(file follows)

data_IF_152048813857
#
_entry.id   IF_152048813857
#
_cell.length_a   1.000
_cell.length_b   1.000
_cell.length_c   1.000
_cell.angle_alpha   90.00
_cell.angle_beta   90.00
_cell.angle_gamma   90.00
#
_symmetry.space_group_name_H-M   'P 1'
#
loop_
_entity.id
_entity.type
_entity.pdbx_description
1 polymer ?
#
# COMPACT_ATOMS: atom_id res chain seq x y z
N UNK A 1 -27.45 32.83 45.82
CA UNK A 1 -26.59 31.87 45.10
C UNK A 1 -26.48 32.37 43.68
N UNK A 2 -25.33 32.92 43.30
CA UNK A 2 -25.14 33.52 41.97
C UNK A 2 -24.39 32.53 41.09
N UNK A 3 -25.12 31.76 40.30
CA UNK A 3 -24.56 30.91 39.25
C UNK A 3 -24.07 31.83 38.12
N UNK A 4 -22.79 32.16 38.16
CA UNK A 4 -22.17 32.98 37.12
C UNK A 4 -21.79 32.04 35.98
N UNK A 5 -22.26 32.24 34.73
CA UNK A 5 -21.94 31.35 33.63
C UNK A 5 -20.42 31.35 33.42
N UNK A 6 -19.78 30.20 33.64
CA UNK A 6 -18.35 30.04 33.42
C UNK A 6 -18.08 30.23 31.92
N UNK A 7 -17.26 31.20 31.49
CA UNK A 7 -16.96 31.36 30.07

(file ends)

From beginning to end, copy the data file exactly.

data_IF_152048813857
#
_entry.id   IF_152048813857
#
_cell.length_a   1.000
_cell.length_b   1.000
_cell.length_c   1.000
_cell.angle_alpha   90.00
_cell.angle_beta   90.00
_cell.angle_gamma   90.00
#
_symmetry.space_group_name_H-M   'P 1'
#
loop_
_entity.id
_entity.type
_entity.pdbx_description
1 polymer ?
#
# COMPACT_ATOMS: atom_id res chain seq x y z
N UNK A 1 -27.45 32.83 45.82
CA UNK A 1 -26.59 31.87 45.10
C UNK A 1 -26.48 32.37 43.68
N UNK A 2 -25.33 32.92 43.30
CA UNK A 2 -25.14 33.52 41.97
C UNK A 2 -24.39 32.53 41.09
N UNK A 3 -25.12 31.76 40.30
CA UNK A 3 -24.56 30.91 39.25
C UNK A 3 -24.07 31.83 38.12
N UNK A 4 -22.79 32.16 38.16
CA UNK A 4 -22.17 32.98 37.12
C UNK A 4 -21.79 32.04 35.98
N UNK A 5 -22.26 32.24 34.73
CA UNK A 5 -21.94 31.35 33.63
C UNK A 5 -20.42 31.35 33.42
N UNK A 6 -19.78 30.20 33.64
CA UNK A 6 -18.35 30.04 33.42
C UNK A 6 -18.08 30.23 31.92
N UNK A 7 -17.26 31.20 31.49
CA UNK A 7 -16.96 31.36 30.07